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iodine

[ahy-uh-dahyn, -din; in Chemistry also ahy-uh-deen]
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noun Chemistry.
  1. a nonmetallic halogen element occurring at ordinary temperatures as a grayish-black crystalline solid that sublimes to a dense violet vapor when heated: used in medicine as an antiseptic. Symbol: I; atomic weight: 126.904; atomic number: 53; specific gravity: (solid) 4.93 at 20°C.
Also i·o·din [ahy-uh-din] /ˈaɪ ə dɪn/.

Origin of iodine

1814; < French iode (< Greek īṓdēs, orig. rust-colored, but by folk etymology taken as í(on) violet + -ōdēs -ode1) + -ine2; introduced by H. Davy
Dictionary.com Unabridged Based on the Random House Unabridged Dictionary, © Random House, Inc. 2018

Examples from the Web for iodine

Contemporary Examples

Historical Examples

  • Crystals of iodine as opposed to permanganate of potash for antiseptic he discussed.

    The Leopard Woman

    Stewart Edward White

  • The doctors had vainly tried every remedy, iodine, blistering, and cauterising.

  • The iodine will color the leaf dark where the cells contain starch.

    Common Science

    Carleton W. Washburne

  • You can tell what foods have starch in them by testing them with iodine.

    Common Science

    Carleton W. Washburne

  • The preparations of iodine have also been recommended, and they are very serviceable.


British Dictionary definitions for iodine

iodine

noun
  1. a bluish-black element of the halogen group that sublimates into a violet irritating gas. Its compounds are used in medicine and photography and in dyes. The radioisotope iodine-131 (radioiodine), with a half-life of 8 days, is used in the diagnosis and treatment of thyroid disease. Symbol: I; atomic no: 53; atomic wt: 126.90447; valency: 1, 3, 5, or 7; relative density: 4.93; melting pt: 113.5°C; boiling pt: 184.35°C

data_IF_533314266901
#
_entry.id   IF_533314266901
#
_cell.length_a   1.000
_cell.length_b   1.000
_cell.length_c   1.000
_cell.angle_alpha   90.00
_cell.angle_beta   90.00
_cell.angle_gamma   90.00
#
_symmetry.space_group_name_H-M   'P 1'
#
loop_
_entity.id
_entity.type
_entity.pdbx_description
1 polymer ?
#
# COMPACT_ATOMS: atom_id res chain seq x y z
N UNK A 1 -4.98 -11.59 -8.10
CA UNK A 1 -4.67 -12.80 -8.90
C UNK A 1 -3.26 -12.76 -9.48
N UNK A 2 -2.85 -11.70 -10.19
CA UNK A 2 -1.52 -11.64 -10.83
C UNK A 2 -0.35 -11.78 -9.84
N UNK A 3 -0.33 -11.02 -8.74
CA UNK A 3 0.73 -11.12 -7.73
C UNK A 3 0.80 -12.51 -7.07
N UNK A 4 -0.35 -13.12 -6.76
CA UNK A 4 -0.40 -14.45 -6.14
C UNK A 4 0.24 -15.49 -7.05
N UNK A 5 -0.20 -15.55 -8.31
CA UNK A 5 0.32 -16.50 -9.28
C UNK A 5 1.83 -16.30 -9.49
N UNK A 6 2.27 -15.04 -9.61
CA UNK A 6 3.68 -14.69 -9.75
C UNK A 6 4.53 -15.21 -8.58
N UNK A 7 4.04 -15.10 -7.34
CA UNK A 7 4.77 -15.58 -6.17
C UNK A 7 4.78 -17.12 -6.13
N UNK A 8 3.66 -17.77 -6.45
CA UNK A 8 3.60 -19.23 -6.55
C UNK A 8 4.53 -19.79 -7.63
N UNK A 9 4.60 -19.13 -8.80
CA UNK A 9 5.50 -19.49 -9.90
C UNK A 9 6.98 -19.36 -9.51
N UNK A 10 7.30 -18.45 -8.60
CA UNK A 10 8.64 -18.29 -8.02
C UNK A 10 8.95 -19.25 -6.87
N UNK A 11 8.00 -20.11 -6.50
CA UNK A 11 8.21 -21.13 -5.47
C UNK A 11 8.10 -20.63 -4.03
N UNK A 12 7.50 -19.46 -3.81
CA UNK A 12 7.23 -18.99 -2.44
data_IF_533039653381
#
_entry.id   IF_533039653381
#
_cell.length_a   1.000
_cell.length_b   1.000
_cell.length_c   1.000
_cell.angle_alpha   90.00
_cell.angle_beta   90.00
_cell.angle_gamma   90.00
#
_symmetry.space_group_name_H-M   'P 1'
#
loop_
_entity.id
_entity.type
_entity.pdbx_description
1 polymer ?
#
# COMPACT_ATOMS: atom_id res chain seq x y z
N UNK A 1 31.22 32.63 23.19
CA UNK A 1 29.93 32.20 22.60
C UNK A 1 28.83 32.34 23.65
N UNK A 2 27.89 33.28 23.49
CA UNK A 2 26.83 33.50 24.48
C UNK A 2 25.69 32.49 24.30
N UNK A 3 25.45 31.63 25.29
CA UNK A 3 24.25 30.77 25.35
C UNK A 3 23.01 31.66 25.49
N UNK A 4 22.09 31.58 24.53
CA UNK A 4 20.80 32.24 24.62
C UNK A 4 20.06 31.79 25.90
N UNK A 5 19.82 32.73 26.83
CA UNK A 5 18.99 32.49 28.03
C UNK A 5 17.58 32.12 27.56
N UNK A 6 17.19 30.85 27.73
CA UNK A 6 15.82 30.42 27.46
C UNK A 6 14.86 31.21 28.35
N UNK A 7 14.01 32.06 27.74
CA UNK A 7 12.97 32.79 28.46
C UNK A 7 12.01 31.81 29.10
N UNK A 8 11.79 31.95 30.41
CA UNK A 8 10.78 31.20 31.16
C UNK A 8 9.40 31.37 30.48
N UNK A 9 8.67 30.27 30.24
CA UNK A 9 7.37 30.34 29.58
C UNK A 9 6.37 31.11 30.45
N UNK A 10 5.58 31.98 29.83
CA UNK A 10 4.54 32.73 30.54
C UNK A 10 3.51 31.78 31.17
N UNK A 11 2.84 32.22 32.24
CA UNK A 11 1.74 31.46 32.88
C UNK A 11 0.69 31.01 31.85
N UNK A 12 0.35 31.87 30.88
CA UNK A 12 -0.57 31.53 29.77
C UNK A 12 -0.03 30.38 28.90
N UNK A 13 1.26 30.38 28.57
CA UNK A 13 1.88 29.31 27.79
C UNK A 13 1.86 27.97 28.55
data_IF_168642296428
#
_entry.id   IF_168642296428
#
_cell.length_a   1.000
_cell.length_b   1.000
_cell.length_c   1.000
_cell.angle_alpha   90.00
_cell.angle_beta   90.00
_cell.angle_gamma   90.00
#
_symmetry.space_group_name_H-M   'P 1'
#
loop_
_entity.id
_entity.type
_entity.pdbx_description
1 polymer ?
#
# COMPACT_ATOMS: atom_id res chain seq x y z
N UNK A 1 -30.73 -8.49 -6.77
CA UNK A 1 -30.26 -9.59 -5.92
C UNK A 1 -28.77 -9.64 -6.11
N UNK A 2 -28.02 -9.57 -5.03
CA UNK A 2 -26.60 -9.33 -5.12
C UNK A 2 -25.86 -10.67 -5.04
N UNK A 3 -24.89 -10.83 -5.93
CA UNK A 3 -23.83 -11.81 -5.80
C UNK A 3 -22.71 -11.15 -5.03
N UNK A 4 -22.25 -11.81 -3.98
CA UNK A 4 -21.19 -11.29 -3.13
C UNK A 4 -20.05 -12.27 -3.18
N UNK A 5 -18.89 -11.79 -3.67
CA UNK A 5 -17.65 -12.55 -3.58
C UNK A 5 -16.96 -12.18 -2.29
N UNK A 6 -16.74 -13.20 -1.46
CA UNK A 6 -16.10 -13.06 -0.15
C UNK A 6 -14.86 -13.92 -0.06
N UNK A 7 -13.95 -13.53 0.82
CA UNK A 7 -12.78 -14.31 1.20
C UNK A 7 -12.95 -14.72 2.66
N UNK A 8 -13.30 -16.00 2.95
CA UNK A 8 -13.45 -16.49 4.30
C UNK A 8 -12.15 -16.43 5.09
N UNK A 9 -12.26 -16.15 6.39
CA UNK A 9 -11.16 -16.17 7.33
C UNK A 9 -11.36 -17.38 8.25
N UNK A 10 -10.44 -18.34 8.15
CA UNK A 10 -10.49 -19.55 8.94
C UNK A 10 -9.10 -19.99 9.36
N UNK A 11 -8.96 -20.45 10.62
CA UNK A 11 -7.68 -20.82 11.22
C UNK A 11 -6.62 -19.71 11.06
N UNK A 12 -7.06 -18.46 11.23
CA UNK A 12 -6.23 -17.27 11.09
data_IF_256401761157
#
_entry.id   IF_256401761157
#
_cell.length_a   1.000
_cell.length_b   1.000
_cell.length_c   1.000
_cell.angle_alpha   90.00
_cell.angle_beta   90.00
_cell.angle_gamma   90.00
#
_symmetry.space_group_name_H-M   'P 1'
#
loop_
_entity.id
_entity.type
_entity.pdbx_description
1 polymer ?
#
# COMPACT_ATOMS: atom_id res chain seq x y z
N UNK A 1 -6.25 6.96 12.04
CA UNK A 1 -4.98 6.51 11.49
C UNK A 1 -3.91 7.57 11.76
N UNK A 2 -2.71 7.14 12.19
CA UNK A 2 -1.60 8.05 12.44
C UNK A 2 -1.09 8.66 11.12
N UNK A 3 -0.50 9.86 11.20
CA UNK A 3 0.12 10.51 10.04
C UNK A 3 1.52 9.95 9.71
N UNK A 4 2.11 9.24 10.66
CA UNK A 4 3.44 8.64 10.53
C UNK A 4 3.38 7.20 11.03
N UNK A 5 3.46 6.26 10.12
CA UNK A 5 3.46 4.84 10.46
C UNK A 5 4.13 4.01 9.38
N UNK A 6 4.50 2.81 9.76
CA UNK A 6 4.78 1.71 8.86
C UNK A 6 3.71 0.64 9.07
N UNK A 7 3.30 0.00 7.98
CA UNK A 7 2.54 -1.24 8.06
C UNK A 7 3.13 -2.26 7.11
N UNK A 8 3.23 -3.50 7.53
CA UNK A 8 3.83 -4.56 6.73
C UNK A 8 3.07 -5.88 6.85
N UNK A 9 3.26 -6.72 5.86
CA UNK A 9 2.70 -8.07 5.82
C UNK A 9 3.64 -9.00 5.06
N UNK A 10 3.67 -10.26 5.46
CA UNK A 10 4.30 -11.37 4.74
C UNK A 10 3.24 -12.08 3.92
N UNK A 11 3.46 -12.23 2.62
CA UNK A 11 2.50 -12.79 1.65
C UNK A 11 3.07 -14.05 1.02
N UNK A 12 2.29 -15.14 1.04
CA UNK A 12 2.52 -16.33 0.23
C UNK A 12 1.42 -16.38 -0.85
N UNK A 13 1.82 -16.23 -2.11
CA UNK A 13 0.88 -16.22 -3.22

Word Origin

C19: from French iode, from Greek iōdēs rust-coloured, but taken to mean violet-coloured, through a mistaken derivation from ion violet
Collins English Dictionary - Complete & Unabridged 2012 Digital Edition © William Collins Sons & Co. Ltd. 1979, 1986 © HarperCollins Publishers 1998, 2000, 2003, 2005, 2006, 2007, 2009, 2012

Word Origin and History for iodine

n.

1814, formed by English chemist Sir Humphrey Davy (1778-1829) from French iode "iodine," coined 1812 by French chemist Joseph Louis Gay-Lussac from Greek ioeides "violet-colored," from ion "the violet; dark blue flower," + eidos "appearance" (see -oid). Davy added the chemical suffix -ine (2) to make it analogous with chlorine and fluorine. So called from the color of the vapor given off when the crystals are heated.

Online Etymology Dictionary, © 2010 Douglas Harper

iodine in Medicine

iodine

ə-dīn′, -dĭn, -dēn′)
n.
  1. A poisonous halogen element having compounds used as germicides, antiseptics, and food supplements, with numerous radioactive isotopes, which are used in diagnosis and treatment of thyroid diseases and neuroendocrine tumors. Atomic number 53.
  2. A liquid containing iodine dissolved in ethyl alcohol, used as an antiseptic for wounds.
The American Heritage® Stedman's Medical Dictionary Copyright © 2002, 2001, 1995 by Houghton Mifflin Company. Published by Houghton Mifflin Company.

iodine in Science

iodine

ə-dīn′]
I
  1. A shiny, grayish-black element of the halogen group. It is corrosive and poisonous and occurs in very small amounts in nature except for seaweed, in which it is abundant. Iodine compounds are used in medicine, antiseptics, and dyes. Atomic number 53; atomic weight 126.9045; melting point 113.5°C; boiling point 184.35°C; specific gravity (solid, at 20°C) 4.93; valence 1, 3, 5, 7. See Periodic Table.
The American Heritage® Science Dictionary Copyright © 2011. Published by Houghton Mifflin Harcourt Publishing Company. All rights reserved.